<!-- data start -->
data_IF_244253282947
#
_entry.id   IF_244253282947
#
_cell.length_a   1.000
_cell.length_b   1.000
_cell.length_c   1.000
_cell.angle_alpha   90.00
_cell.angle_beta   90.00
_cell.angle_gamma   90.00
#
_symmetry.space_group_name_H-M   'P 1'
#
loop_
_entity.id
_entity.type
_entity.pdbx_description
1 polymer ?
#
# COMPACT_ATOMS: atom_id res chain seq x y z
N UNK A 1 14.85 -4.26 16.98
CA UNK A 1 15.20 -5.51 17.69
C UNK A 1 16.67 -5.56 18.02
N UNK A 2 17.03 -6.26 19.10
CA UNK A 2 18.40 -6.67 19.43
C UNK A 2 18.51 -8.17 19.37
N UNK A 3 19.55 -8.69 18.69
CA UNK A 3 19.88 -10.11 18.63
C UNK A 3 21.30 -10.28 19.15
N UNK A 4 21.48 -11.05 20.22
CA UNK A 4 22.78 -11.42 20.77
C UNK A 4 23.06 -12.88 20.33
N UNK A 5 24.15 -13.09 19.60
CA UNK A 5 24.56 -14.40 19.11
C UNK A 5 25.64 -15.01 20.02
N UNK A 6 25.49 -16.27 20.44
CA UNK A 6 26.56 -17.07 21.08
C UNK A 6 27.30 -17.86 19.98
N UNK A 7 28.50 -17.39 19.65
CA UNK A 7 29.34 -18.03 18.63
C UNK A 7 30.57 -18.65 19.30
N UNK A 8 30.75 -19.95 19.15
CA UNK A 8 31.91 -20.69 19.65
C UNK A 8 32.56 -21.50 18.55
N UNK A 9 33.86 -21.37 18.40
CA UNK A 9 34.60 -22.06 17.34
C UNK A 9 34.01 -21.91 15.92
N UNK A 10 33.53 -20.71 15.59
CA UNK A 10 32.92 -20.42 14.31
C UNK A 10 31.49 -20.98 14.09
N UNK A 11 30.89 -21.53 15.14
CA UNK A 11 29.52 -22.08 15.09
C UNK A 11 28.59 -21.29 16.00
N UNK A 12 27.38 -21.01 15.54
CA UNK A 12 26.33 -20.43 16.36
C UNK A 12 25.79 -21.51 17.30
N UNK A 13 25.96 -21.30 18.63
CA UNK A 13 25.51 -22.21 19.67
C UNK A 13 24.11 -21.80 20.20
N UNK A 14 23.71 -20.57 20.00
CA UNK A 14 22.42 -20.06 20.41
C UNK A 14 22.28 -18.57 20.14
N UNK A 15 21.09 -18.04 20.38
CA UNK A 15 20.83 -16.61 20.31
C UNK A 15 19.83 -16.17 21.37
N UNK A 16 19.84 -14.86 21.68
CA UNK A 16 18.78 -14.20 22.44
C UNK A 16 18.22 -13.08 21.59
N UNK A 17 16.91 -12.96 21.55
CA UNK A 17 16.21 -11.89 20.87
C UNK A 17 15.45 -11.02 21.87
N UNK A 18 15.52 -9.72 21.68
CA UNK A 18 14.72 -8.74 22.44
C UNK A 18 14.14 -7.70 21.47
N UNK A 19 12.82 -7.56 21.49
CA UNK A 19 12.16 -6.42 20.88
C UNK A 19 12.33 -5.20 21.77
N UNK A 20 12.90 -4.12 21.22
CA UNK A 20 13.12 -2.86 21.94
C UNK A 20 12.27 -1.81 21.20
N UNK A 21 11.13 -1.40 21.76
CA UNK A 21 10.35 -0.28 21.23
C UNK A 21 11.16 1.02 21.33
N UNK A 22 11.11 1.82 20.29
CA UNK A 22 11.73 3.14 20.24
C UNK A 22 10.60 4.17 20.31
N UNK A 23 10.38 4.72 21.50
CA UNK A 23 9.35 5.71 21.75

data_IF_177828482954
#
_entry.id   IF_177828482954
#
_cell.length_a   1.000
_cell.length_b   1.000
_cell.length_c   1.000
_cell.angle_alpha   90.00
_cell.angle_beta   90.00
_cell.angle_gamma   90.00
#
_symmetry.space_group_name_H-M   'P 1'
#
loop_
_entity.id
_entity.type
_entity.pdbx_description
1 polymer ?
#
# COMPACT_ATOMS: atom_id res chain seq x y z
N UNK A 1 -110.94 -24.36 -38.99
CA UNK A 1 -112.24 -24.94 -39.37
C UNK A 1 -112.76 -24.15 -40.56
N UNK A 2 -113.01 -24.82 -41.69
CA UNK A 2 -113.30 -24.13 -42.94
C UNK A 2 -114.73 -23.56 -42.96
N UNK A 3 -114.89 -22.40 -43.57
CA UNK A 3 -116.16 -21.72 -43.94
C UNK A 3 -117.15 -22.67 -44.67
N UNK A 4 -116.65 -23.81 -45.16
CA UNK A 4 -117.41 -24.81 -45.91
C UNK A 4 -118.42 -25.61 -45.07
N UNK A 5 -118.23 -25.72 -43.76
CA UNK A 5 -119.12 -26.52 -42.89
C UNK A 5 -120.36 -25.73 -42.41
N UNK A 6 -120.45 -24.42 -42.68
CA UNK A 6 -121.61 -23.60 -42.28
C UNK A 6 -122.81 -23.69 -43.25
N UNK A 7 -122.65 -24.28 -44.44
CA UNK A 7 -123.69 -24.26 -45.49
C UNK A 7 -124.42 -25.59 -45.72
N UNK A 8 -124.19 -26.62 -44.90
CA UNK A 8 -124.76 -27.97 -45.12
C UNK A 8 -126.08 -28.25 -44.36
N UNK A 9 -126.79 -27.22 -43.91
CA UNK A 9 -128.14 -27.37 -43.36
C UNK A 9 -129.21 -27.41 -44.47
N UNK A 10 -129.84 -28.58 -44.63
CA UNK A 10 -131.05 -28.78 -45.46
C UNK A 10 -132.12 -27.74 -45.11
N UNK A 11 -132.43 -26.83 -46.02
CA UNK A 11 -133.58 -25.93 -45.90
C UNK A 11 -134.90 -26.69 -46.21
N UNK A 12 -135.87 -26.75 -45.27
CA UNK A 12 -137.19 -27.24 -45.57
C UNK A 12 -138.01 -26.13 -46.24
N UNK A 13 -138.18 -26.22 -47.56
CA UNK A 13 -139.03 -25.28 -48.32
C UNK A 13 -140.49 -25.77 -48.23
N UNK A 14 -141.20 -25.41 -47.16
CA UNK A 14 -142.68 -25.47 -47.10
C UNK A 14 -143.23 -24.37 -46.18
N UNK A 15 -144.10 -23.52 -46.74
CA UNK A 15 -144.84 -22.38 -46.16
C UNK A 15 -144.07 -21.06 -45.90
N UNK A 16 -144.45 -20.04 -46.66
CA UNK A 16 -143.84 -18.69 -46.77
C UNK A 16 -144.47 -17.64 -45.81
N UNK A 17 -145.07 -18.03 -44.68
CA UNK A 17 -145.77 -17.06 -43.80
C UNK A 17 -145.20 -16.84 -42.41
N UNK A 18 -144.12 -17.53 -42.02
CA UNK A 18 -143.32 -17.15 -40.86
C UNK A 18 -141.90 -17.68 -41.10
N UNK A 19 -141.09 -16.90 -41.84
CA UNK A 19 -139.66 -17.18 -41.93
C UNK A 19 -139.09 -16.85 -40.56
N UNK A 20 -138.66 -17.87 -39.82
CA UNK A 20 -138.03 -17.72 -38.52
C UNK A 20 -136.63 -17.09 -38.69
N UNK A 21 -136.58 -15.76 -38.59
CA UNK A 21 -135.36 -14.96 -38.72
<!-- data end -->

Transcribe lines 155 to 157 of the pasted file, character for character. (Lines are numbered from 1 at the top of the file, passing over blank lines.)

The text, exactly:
CA UNK A 16 -143.84 -18.69 -46.77
C UNK A 16 -144.47 -17.64 -45.81
N UNK A 17 -145.07 -18.03 -44.68